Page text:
Amnesty reports sharp spike in Israeli soldiers' killings of Palestinians

A new report by Amnesty International, the human rights organization, points to a climate of Israeli military impunity. 

Ariel Schalit/AP
Israeli soldiers of the Golani brigade adjust their weapons during training near the border with Syria in the Israeli-controlled Golan Heights, Feb. 26.

A new Amnesty International report accuses Israeli soldiers of being “trigger happy,” with data showing that Israeli fire killed more Palestinians in 2013 than the previous two years combined – many in situations where witnesses said the Palestinians posed no serious danger to Israeli forces.  

“Israeli soldiers have repeatedly committed serious human rights and humanitarian law violations, including unlawful killings, in response to Palestinian opposition and protests in the West Bank, including East Jerusalem,” the report concludes, criticizing the “impunity” of the Israeli military. “Authorities appear unwilling to send a strong signal to their forces that serious violations of the rights of Palestinians are not acceptable and will no longer be tolerated.”

In one of the most controversial cases, Israeli soldiers fatally shot 16-year-old Samir Awad after he and his friends staged a mini-protest a year ago near the West Bank village of Budrus, long a locus for protests against Israel’s separation barrier.

The Israel Defense Forces (IDF) criticized the report as ignoring the difficult circumstances Israeli soldiers face as they interact with a Palestinian population angry at the occupation. Sometimes Palestinian frustration erupts into violence, from rock-throwing to shooting. Despite a resumption of peace negotiations last spring, the West Bank saw heightened tensions in the second half of the year – a sign of what could come if the negotiations collapse, some say.

“Once there are killings on the Israeli side … then there is more potential of tensions between the army and Palestinians,” says Amos Harel, a longtime defense reporter for the daily Haaretz newspaper. “It comes with the territory.”

Five Israelis were killed in attacks originating in the West Bank last year, compared with zero the year before, and 44 were injured versus 40 in 2012, according to a report from the Israeli security agency Shin Bet. A third of those casualties involved civilians, while the rest targeted security personnel. The number of what the Shin Bet calls "terrorist attacks" more than doubled last year. Among the incidents was the abduction and murder of a soldier as well as the stabbing of an Israeli settler at a West Bank bus stop.

Among Palestinians in the West Bank, 27 were killed by Israelis last year, 22 of them civilians. Well over a thousand Palestinians were injured by Israelis. 

Live fire, dead prosecution

The Amnesty report comes amid Israel Apartheid Week in Britain and the United States, in which some college organizations and others aim to portray Israel as an apartheid state and build support for the Boycott, Divestment, and Sanctions movement. The report's 87 pages are filled with details about the incidents in which Palestinians were injured or killed, citing violations of international law.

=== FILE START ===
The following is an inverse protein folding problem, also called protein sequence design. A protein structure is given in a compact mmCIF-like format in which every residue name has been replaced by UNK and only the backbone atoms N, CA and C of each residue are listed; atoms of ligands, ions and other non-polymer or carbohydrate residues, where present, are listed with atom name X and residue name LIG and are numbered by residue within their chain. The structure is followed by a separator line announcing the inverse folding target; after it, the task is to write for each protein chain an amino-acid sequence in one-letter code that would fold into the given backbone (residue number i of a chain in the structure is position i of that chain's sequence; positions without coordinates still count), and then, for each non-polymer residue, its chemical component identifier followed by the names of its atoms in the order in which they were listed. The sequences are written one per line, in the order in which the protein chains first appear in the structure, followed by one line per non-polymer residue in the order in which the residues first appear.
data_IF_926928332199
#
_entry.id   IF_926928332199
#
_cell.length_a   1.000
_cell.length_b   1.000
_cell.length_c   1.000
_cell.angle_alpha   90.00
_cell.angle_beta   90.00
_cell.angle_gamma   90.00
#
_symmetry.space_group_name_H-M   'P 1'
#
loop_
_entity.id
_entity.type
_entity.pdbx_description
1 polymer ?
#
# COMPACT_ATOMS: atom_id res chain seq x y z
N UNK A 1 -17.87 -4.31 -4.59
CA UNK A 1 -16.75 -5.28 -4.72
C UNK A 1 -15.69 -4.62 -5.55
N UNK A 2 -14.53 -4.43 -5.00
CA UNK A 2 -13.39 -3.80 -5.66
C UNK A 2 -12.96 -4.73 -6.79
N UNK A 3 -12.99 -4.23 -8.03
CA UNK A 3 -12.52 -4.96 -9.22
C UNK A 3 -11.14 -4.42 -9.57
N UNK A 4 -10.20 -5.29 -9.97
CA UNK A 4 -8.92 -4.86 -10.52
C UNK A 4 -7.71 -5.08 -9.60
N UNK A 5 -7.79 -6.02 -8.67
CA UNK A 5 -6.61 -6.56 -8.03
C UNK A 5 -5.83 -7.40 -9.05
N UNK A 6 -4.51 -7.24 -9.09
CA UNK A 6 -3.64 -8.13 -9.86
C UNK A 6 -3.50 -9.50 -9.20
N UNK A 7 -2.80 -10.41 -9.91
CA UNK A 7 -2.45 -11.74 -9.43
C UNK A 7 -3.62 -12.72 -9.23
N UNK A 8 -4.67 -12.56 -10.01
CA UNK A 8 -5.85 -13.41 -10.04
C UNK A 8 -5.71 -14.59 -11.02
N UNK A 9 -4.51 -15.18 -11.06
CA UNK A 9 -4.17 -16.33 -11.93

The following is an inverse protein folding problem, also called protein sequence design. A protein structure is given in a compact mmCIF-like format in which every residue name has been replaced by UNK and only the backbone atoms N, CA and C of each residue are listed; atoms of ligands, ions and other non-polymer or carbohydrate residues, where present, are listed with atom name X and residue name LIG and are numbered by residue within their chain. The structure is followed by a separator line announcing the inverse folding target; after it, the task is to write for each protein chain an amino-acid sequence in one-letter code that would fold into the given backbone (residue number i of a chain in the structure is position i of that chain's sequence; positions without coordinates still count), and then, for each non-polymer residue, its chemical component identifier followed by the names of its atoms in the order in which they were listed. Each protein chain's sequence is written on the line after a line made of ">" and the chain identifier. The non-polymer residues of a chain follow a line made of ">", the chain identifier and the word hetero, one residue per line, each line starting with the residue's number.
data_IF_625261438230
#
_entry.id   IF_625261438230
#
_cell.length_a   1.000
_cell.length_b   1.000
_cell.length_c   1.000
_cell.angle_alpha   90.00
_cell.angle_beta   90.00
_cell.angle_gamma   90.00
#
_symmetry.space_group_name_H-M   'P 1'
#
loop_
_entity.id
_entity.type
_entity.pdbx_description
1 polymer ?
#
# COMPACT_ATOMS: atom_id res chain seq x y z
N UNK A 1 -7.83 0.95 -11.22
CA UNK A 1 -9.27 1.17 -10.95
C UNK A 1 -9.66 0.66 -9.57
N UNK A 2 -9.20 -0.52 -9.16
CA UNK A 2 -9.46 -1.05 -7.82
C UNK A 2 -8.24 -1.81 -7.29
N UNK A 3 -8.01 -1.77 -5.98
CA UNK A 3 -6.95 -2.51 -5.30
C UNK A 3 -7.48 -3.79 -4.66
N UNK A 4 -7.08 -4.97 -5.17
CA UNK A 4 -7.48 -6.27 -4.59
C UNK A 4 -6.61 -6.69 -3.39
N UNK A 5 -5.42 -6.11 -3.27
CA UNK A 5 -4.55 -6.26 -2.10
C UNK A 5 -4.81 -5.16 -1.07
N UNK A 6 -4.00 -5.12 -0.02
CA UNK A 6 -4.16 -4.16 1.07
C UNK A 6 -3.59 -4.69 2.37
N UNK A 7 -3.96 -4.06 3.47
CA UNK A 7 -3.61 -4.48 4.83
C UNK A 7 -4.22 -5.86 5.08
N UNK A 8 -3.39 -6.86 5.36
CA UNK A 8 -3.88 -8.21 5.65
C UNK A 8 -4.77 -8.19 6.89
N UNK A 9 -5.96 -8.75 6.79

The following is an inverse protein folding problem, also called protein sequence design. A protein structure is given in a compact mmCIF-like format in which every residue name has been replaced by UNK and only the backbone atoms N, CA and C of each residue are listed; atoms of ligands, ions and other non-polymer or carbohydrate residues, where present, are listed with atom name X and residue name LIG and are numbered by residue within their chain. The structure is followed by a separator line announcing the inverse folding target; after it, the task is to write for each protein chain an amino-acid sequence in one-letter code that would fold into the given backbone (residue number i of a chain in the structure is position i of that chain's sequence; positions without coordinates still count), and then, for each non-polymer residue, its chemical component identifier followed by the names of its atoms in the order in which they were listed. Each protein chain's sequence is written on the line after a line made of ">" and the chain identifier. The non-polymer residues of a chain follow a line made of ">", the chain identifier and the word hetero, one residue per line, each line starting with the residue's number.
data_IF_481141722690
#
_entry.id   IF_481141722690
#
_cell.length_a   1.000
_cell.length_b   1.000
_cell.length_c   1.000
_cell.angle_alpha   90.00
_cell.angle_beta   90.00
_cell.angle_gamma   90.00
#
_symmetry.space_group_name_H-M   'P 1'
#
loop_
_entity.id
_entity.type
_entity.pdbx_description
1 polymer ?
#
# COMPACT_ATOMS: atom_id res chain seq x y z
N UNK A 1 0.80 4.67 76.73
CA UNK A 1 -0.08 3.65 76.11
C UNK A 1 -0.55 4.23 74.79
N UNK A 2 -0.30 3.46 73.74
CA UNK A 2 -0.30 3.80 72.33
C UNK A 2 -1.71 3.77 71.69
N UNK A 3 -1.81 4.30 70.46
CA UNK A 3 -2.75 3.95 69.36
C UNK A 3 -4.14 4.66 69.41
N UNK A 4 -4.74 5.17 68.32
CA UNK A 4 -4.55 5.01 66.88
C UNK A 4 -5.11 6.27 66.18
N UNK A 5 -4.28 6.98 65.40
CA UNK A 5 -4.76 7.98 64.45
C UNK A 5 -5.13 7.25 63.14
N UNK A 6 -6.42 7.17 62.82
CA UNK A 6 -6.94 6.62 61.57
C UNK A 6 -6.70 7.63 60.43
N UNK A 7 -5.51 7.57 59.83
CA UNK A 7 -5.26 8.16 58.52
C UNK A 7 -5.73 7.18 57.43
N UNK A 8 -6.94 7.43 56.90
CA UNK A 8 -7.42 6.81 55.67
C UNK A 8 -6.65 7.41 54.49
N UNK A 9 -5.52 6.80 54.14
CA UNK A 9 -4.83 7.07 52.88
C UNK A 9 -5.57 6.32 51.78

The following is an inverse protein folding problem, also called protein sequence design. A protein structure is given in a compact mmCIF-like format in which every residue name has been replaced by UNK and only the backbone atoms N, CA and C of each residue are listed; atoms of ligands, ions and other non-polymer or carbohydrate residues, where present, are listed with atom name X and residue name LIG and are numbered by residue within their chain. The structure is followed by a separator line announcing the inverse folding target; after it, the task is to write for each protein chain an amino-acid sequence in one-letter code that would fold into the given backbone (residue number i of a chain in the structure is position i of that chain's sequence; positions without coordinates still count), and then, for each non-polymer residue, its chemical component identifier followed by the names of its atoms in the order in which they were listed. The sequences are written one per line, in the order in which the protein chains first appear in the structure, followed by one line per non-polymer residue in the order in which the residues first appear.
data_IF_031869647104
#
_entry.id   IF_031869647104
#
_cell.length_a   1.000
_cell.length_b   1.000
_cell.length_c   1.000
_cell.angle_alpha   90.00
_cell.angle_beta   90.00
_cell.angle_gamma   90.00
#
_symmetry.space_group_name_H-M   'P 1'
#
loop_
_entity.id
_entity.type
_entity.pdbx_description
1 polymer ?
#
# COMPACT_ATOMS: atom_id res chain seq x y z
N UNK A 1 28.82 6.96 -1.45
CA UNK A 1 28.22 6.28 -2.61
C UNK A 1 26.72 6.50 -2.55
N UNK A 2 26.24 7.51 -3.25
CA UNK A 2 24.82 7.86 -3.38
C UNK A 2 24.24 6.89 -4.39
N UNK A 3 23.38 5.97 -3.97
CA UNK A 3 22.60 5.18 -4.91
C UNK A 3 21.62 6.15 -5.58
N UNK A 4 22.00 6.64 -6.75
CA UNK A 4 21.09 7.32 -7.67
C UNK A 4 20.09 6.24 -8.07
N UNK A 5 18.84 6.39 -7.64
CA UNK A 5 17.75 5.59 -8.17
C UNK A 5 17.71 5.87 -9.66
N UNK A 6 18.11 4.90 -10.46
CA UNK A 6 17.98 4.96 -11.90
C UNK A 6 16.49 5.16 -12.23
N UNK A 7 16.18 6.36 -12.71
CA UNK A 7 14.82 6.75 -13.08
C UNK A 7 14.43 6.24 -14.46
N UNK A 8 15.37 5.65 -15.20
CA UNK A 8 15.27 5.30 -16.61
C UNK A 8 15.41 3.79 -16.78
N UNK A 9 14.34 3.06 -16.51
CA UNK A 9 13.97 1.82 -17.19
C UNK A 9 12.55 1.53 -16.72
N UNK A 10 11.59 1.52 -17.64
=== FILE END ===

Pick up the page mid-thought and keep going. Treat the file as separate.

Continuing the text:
While the report notes Israel’s decision in April 2011 to require the military police to investigate every killing of a Palestinian in which hostilities were not involved, it says that of 20 investigations into incidents involving 24 Palestinians killed since, only one has resulted in the prosecution and conviction of an Israeli soldier for “wrongfully causing the death of a Palestinian.”

Soldiers serving in the West Bank, who are as young as 18 or 19 years old, are often relatively inexperienced in the use of nonlethal weapons like tear gas and rubber-coated bullets. They are operating under firing regulations that allow significant leeway for commanders to exercise their own judgment – including whether and how to use live fire, says Avihai Stollar, head of research for Breaking the Silence, an organization of Israeli veterans who oppose Israeli military practices in the West Bank.

“They’re trained to be combat soldiers,” says Mr. Stollar, who served in the West Bank during the height of the second intifada. “They’re hardly trained to deal with civilians, and definitely not with civilian unrest.”

'Systemic' problem

Stollar, whose organization has reviewed testimony from hundreds of soldiers who have served in the West Bank and are concerned about what they witnessed, says that it’s important to consider the broader context of the military occupation rather than blaming individual soldiers.

"I will not accept the claim that this is the action of this or that soldier – the ‘rotten apple’ terminology,” he says. “The military occupation is manifested in civilians getting killed and soldiers abusing their power, among other things. It's systemic and it should not be placed only on the shoulders of those pulling the trigger; also officers, commanders, those making policy, military police, military prosecutor – it's the entire system."

The IDF has consistently refuted such characterizations, noting the “highest” professional standards and “appropriate” investigation when there is any suspicion of wrongdoing or breach of discipline.

According to Amnesty, the IDF’s Central Command – responsible for the West Bank – declined to meet with its team, as did the Military Advocate General. But in a statement today, the IDF said the report “wholly ignore[s] the substantial increase in Palestinian violence initiated over the past year, and show[s] a complete lack of understanding as to operational challenges the IDF is posed with.”

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